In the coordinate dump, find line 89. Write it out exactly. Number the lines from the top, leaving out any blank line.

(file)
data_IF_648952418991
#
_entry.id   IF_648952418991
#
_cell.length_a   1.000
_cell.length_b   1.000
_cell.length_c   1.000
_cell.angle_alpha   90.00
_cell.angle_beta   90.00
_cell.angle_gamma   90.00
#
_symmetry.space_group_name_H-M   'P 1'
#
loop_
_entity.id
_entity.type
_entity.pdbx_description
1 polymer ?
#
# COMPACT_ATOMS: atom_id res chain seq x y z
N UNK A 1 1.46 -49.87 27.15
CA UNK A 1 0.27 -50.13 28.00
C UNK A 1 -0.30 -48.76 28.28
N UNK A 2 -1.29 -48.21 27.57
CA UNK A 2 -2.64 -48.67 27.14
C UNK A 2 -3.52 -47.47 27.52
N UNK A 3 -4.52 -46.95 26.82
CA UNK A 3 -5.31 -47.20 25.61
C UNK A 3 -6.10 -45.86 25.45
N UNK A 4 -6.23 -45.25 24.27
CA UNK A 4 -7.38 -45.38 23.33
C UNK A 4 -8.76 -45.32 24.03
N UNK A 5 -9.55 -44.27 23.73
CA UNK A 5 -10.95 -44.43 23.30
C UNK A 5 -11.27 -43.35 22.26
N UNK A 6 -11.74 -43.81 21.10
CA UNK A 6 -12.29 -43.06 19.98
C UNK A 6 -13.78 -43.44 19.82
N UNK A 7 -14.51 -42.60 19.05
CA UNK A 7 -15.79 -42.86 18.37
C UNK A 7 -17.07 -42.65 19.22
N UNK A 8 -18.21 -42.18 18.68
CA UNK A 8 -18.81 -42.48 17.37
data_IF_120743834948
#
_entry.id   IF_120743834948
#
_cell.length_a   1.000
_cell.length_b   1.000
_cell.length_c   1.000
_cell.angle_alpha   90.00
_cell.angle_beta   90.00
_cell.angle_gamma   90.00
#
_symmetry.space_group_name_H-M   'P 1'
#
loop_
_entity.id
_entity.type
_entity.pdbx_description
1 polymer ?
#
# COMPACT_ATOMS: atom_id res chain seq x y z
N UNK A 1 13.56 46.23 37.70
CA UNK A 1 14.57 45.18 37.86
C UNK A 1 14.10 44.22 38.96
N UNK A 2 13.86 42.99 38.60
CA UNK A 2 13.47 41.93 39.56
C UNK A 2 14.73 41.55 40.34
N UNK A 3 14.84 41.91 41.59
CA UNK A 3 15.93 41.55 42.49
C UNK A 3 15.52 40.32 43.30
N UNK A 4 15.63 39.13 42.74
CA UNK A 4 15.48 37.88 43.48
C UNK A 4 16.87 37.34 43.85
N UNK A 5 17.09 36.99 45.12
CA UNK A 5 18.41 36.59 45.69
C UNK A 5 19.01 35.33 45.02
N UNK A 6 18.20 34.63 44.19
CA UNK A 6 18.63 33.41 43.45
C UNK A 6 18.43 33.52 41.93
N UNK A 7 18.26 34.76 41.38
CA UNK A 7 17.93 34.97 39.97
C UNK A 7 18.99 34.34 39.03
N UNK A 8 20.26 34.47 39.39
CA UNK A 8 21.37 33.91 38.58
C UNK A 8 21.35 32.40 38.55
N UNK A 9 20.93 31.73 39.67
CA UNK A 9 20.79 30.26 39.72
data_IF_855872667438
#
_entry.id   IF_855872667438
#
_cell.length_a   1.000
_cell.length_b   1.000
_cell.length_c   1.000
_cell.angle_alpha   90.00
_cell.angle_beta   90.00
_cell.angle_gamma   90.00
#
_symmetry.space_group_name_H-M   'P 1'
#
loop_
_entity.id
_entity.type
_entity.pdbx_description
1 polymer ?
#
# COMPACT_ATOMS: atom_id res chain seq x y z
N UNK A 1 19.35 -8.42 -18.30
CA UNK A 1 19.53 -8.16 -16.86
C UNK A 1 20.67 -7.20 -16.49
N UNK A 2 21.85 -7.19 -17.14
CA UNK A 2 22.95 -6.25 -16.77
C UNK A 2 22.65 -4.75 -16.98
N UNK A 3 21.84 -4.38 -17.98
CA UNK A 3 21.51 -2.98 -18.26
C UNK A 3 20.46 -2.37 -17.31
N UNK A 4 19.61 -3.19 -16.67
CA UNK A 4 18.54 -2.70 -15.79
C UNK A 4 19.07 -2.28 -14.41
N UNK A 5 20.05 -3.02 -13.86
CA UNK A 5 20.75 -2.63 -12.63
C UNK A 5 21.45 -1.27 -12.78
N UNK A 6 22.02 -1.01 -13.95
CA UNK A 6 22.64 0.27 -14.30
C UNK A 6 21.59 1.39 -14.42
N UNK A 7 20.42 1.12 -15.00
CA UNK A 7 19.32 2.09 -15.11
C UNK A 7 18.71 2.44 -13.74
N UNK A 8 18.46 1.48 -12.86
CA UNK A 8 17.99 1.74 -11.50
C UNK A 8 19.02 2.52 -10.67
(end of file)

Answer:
CA UNK A 9 20.79 30.26 39.72